The usual answer is because delivery occurs, and risk transfers, when the goods leave the seller’s direct control, such as when the goods are loaded into the container at the seller’s premises or at the CFS or CY, long before the goods go on board. This would be the case with Free Carrier (FCA), Carriage Paid To (CPT) and Carriage Insurance Paid To (CIP).
But what about in the D rules? Here the goods in containers leave the seller’s direct control, head off overseas entirely outside of the seller’s direct control yet delivery occurs, and risk transfers, later on in the destination country.
Given that these days carriers will not allow visibly damaged or leaking containers to be loaded on board, I contend that the on board action should be accepted as being the delivery and risk transfer point if the seller and buyer agree. Ah yes say some, but what if the goods outturn from the container at the other end damaged? My answer, that is the same as delivery/risk transfer in DAP CY where the buyer takes delivery of the container for trucking and unloading later at their premises.
Where did the damage occur? We can assume then it occurred after loading on board. If it is water damage due to a leak in the container, was it freshwater or saltwater? Were the goods adequately packed? What percentage of container shipments arrive damaged? Should we write rules to take into account the small minority or the great majority?
When does the typical seller think they have exported? When they or the forwarder have completed export formalities with customs or when the container is put on the ship? Surely the answer is the latter, when it is on the ship at the port of loading, having passed that perception of the export border, of physically leaving the country.
When does the typical buyer think the seller has exported? Exactly the same answer. The buyer certainly does not want to have to deal with anything in the exporting country before the container has crossed the perceived export border.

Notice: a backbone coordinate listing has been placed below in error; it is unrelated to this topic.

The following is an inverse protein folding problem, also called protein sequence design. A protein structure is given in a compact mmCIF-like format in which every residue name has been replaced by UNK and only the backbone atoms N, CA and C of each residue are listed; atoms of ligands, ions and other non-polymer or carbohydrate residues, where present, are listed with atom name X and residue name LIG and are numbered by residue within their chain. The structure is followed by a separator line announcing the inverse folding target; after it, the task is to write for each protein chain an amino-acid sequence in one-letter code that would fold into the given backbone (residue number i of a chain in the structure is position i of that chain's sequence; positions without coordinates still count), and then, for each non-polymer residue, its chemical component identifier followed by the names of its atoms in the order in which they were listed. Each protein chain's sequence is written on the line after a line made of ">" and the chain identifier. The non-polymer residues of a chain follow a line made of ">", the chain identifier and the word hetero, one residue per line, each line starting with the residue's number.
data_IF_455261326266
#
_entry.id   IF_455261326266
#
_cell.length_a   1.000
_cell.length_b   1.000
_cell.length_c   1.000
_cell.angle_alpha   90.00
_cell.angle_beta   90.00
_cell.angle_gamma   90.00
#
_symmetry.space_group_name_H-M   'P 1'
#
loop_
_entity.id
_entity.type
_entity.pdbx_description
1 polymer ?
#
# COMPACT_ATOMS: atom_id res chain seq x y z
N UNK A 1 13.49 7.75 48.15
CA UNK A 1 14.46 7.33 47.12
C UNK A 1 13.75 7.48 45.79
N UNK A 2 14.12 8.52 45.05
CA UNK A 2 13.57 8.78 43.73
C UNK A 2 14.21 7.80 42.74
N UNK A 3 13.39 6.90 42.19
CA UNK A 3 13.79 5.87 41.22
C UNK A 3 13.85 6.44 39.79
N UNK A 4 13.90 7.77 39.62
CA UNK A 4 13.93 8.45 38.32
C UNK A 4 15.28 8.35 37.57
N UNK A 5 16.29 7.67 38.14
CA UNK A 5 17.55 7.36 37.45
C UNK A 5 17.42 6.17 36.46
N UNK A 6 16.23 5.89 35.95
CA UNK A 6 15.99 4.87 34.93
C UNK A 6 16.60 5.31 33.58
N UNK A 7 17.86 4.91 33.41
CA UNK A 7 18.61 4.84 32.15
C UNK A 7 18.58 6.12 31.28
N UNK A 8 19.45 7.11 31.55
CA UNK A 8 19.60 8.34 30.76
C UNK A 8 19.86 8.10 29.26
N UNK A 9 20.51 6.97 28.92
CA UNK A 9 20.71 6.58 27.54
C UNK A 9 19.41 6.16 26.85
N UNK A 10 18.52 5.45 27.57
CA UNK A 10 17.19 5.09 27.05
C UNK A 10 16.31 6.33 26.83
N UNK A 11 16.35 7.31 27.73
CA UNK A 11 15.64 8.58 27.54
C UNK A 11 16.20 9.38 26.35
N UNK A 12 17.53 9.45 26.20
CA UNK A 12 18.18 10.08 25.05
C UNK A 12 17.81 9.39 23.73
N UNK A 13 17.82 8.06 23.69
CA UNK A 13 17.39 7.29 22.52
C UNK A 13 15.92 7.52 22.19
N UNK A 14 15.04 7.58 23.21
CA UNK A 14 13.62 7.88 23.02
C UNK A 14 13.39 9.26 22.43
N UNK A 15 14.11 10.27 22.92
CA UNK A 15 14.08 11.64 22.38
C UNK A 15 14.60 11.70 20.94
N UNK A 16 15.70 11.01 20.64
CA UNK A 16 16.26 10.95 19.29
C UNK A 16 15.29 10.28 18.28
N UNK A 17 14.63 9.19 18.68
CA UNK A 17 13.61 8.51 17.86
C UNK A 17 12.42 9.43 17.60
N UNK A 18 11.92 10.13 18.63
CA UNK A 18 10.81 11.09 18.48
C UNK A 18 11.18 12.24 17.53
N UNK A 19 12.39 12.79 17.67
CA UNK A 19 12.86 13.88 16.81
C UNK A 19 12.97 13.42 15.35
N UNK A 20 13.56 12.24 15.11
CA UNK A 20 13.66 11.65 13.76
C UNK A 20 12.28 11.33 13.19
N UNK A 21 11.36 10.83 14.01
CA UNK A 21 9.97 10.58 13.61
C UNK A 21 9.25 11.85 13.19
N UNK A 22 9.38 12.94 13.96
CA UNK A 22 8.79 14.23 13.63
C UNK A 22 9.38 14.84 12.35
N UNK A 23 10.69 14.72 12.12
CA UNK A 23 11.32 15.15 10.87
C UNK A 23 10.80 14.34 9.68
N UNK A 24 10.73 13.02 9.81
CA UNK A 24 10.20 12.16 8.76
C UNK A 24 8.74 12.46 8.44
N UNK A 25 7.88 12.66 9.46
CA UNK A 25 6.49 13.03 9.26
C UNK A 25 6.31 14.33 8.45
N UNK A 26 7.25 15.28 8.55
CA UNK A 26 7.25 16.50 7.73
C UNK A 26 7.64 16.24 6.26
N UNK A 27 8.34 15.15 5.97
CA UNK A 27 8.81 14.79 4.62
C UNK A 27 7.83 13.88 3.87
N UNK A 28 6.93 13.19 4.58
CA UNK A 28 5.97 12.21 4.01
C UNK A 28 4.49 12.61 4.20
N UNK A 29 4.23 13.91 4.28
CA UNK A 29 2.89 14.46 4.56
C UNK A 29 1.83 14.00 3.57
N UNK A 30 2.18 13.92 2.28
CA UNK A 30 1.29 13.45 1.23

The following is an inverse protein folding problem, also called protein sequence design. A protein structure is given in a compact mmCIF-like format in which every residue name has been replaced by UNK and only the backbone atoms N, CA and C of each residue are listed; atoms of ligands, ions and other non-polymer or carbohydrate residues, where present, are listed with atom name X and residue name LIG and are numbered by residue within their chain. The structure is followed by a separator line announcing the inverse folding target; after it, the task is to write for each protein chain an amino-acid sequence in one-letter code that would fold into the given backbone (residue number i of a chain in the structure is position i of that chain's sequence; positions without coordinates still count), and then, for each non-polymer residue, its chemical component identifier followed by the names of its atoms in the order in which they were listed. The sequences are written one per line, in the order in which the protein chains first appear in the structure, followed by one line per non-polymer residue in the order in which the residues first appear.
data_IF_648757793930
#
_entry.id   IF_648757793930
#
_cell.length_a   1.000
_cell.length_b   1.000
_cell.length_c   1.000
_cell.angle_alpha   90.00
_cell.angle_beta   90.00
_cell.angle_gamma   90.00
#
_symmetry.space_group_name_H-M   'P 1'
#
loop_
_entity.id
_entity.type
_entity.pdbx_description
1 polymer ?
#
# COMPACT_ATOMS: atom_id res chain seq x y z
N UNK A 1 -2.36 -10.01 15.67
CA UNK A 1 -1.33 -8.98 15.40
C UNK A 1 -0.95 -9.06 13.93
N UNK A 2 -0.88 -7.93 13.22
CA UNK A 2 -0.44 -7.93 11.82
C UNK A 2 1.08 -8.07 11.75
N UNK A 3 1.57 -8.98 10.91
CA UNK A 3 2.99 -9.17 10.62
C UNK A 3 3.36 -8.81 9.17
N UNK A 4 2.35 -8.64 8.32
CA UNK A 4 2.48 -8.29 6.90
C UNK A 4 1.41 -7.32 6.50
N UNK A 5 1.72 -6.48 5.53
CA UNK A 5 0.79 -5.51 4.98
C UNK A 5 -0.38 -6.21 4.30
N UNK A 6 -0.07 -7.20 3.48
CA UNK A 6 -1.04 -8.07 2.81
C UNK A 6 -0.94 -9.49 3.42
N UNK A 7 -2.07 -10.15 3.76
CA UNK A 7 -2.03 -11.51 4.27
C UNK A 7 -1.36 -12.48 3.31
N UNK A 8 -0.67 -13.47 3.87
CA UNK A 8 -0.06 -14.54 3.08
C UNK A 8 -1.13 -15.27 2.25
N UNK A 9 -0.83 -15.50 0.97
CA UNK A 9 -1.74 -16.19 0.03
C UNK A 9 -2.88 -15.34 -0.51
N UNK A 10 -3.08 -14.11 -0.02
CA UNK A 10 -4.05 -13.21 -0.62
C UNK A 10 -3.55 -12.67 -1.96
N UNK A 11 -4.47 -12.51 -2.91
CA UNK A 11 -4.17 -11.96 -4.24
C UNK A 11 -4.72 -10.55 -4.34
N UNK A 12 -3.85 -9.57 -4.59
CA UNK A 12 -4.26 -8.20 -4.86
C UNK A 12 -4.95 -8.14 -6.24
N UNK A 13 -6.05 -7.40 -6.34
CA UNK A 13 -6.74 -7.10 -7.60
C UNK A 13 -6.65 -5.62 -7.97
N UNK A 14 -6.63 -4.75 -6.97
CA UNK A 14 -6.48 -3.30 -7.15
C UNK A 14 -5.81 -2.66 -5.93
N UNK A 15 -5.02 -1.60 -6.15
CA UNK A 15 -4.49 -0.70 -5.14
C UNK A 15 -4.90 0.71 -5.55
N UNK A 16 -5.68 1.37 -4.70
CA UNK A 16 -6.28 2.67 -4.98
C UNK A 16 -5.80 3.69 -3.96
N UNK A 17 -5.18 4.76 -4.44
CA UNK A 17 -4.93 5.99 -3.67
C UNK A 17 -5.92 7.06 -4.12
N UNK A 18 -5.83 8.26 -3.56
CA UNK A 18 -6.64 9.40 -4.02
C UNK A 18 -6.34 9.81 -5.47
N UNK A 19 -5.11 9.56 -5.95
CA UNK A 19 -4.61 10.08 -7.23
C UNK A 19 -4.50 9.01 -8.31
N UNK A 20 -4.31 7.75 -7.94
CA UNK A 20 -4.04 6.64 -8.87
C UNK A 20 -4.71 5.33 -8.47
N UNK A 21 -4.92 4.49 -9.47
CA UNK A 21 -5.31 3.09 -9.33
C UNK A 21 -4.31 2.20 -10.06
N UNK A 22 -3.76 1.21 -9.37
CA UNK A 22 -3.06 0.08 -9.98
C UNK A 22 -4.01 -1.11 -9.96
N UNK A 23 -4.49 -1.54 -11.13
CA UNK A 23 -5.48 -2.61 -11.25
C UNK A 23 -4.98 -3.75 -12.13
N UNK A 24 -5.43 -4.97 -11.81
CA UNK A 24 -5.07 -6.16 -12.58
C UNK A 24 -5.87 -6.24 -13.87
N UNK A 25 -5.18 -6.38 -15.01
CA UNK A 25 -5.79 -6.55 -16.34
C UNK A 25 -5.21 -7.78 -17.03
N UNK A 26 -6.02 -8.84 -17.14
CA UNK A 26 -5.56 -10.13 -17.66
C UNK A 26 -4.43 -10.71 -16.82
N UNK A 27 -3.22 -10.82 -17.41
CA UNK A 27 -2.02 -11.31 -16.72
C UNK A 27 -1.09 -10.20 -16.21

This whole concept for containers is ignored in the current and previous versions of the Incoterms rules.
The Incoterms rules are unknown to the majority of sellers, buyers and forwarders because the ICC not only has ignored their needs, but because the book is over-priced and under promoted.
Right now the ICC is busy telling other organisations and governments how to behave and perform, instead of focussing on the relevance, or lack thereof, of its own key publication which should be helping the world of trade if only it would reflect the traders’ real every-day procedures.
“Why don’t the rules reflect common usage?” Well, why don’t they?
Because the majority of the Drafting Group, being European lawyers, didn’t understand what the majority of traders actually do when shipping containers from or to outside of Europe, or just anywhere else, despite my attempts to inform them.
They took the high-handed attitude that the majority of traders have to follow the lawyer-written rules. Realities of trade did not come into it. Realities, that if you write rules that don’t work then they will be ignored, also didn’t come into it.
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